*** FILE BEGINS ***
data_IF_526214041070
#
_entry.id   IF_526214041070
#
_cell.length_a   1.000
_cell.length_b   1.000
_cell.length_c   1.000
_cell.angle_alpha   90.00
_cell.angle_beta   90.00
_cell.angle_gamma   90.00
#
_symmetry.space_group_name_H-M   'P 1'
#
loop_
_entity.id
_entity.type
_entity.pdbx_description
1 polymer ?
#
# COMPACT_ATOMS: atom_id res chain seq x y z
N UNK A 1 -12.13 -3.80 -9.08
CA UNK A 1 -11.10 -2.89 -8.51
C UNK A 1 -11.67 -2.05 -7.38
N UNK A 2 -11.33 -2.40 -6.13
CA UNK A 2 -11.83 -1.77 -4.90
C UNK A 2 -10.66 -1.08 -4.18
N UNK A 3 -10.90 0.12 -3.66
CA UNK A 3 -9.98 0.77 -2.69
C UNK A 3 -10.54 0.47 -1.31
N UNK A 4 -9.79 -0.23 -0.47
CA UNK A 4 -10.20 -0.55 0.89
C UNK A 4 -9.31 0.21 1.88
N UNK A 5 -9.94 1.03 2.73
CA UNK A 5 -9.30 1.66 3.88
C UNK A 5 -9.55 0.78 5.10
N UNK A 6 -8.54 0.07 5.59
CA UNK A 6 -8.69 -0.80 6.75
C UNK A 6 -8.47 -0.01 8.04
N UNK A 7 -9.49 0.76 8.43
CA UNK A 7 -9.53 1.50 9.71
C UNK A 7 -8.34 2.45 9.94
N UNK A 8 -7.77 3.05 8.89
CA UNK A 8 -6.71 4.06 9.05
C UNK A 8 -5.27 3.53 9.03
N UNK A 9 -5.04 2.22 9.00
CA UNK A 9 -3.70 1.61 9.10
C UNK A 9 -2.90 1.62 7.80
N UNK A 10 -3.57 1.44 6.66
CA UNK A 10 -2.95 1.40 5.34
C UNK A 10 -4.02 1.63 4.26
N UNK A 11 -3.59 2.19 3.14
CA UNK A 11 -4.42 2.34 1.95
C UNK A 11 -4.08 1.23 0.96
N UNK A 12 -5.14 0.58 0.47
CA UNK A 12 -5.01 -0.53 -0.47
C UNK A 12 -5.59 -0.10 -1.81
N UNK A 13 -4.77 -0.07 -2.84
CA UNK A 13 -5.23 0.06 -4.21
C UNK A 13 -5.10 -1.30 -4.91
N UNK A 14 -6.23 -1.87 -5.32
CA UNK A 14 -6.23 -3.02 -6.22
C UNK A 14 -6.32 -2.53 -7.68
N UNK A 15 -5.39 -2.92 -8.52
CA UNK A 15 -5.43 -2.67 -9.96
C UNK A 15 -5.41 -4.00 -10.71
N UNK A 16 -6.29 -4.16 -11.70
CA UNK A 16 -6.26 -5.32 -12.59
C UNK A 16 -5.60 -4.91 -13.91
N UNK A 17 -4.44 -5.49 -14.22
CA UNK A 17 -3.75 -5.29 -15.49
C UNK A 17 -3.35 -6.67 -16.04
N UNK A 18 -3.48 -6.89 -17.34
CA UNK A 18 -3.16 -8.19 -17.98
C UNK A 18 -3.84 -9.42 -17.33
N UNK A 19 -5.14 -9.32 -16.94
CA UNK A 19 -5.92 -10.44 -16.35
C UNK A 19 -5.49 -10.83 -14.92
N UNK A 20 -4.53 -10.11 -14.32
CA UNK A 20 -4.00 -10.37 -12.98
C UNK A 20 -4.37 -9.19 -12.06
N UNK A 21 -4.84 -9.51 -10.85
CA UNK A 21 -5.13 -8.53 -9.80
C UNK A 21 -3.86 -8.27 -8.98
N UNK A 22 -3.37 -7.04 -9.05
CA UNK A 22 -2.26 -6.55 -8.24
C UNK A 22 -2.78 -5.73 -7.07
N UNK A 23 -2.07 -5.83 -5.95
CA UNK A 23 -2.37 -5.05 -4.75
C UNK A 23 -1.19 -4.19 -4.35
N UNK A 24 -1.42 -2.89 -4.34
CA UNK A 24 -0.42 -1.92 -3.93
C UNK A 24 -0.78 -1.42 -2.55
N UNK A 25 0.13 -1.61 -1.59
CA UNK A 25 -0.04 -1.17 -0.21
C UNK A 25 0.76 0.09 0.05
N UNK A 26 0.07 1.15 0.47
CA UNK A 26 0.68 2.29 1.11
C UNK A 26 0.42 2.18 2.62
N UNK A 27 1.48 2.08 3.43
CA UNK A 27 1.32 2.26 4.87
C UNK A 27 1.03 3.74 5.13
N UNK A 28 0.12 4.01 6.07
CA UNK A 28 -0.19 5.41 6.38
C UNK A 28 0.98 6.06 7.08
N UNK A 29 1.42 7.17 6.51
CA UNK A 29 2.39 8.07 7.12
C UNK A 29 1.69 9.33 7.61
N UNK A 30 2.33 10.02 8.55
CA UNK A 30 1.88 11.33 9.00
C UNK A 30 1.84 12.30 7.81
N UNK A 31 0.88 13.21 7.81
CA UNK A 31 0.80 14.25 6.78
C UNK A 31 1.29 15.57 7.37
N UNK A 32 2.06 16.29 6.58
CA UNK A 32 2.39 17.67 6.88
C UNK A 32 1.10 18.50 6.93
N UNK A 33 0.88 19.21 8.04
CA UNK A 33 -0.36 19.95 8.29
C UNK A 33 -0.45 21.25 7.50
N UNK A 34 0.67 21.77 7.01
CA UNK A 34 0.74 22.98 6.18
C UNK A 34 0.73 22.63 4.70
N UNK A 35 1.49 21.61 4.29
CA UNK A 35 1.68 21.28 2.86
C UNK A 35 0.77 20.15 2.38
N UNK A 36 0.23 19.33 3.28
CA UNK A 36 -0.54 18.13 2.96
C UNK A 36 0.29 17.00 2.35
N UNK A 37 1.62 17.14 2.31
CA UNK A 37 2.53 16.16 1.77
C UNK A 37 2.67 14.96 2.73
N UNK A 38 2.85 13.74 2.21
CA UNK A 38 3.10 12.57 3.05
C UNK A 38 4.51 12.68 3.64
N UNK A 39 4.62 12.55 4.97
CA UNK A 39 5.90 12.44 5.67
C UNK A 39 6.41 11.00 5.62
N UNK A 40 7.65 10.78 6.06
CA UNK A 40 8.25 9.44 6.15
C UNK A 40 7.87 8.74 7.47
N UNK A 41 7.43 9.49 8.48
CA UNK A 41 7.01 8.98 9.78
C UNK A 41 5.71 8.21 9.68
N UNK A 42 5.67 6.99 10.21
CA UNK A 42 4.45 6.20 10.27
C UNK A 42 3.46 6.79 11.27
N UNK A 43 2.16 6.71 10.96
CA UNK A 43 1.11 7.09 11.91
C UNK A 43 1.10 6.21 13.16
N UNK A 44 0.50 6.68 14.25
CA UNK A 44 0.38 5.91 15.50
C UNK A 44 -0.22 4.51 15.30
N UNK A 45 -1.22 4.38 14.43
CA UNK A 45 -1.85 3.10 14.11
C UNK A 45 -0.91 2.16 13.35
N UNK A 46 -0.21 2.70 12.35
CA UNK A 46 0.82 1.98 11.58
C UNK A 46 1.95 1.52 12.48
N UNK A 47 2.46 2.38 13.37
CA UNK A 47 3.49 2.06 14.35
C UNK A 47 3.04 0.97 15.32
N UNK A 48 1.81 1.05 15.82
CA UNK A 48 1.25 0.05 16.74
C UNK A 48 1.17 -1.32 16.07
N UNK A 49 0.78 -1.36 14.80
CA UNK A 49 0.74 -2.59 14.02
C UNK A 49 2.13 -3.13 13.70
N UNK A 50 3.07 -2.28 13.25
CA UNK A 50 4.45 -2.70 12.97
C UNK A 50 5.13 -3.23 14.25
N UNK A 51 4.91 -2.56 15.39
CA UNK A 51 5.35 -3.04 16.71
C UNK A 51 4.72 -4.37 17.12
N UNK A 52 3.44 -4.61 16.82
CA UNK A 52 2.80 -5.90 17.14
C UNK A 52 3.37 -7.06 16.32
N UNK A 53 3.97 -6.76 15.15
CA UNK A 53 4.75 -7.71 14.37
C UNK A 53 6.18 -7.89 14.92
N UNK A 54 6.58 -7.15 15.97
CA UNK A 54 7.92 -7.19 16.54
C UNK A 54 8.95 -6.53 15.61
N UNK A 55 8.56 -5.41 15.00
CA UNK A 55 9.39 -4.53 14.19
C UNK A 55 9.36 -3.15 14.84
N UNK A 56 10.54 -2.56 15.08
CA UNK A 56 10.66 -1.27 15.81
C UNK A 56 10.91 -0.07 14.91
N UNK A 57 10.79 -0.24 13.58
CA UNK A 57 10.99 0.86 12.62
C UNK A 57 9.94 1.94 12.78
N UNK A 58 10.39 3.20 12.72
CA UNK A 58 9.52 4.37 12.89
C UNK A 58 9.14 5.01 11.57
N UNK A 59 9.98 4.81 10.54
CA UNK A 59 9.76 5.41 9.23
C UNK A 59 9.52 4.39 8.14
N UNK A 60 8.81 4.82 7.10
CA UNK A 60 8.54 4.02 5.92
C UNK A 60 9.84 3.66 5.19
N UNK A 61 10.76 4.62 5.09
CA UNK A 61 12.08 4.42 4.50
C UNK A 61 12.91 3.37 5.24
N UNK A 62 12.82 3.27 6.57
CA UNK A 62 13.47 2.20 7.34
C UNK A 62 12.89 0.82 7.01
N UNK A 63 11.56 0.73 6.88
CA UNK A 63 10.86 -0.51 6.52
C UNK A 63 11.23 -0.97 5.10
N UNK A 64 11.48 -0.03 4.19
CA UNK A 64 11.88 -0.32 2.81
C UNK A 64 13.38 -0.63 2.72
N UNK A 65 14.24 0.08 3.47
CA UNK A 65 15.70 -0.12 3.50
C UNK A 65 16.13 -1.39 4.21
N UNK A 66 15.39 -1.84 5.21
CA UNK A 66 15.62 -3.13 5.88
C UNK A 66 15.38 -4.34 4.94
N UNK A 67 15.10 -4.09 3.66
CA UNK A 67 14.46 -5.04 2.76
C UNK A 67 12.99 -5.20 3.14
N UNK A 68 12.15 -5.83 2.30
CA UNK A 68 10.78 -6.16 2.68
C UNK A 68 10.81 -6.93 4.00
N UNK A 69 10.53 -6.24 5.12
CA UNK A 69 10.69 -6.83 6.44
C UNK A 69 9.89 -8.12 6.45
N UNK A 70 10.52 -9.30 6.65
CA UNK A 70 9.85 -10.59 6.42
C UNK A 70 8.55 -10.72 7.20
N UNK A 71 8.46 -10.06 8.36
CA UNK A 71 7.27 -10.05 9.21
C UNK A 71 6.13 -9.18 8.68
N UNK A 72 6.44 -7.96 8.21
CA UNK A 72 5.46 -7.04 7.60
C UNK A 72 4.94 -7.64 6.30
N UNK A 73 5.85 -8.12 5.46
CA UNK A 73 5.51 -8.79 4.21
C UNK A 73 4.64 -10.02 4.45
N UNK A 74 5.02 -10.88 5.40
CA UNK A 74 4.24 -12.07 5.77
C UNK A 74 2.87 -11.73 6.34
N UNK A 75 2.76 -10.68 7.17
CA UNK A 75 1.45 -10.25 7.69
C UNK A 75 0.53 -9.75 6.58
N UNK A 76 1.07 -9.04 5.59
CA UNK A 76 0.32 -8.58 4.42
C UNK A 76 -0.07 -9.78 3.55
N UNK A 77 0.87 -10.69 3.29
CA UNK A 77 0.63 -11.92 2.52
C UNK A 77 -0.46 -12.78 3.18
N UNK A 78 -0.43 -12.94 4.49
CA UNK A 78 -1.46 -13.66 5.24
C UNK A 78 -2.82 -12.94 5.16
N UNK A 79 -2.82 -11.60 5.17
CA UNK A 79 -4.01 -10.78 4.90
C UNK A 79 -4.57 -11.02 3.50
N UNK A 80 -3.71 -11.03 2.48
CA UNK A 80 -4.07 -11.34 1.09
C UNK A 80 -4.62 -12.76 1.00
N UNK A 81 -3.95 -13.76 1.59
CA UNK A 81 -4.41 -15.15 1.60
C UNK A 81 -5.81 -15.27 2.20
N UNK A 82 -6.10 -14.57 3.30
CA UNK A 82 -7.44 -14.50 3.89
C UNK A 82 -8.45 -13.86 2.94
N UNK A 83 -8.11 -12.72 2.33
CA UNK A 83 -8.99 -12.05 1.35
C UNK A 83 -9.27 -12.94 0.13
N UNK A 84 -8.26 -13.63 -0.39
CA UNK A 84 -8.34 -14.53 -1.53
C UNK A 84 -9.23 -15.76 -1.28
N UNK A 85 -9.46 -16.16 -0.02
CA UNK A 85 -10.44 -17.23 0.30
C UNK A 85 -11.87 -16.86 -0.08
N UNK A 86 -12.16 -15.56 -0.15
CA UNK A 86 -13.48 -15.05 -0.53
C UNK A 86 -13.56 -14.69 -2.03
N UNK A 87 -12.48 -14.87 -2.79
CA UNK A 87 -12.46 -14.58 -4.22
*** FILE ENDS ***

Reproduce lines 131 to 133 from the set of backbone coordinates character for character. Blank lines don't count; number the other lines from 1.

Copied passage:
C UNK A 37 2.67 14.96 2.73
N UNK A 38 2.85 13.74 2.21
CA UNK A 38 3.10 12.57 3.05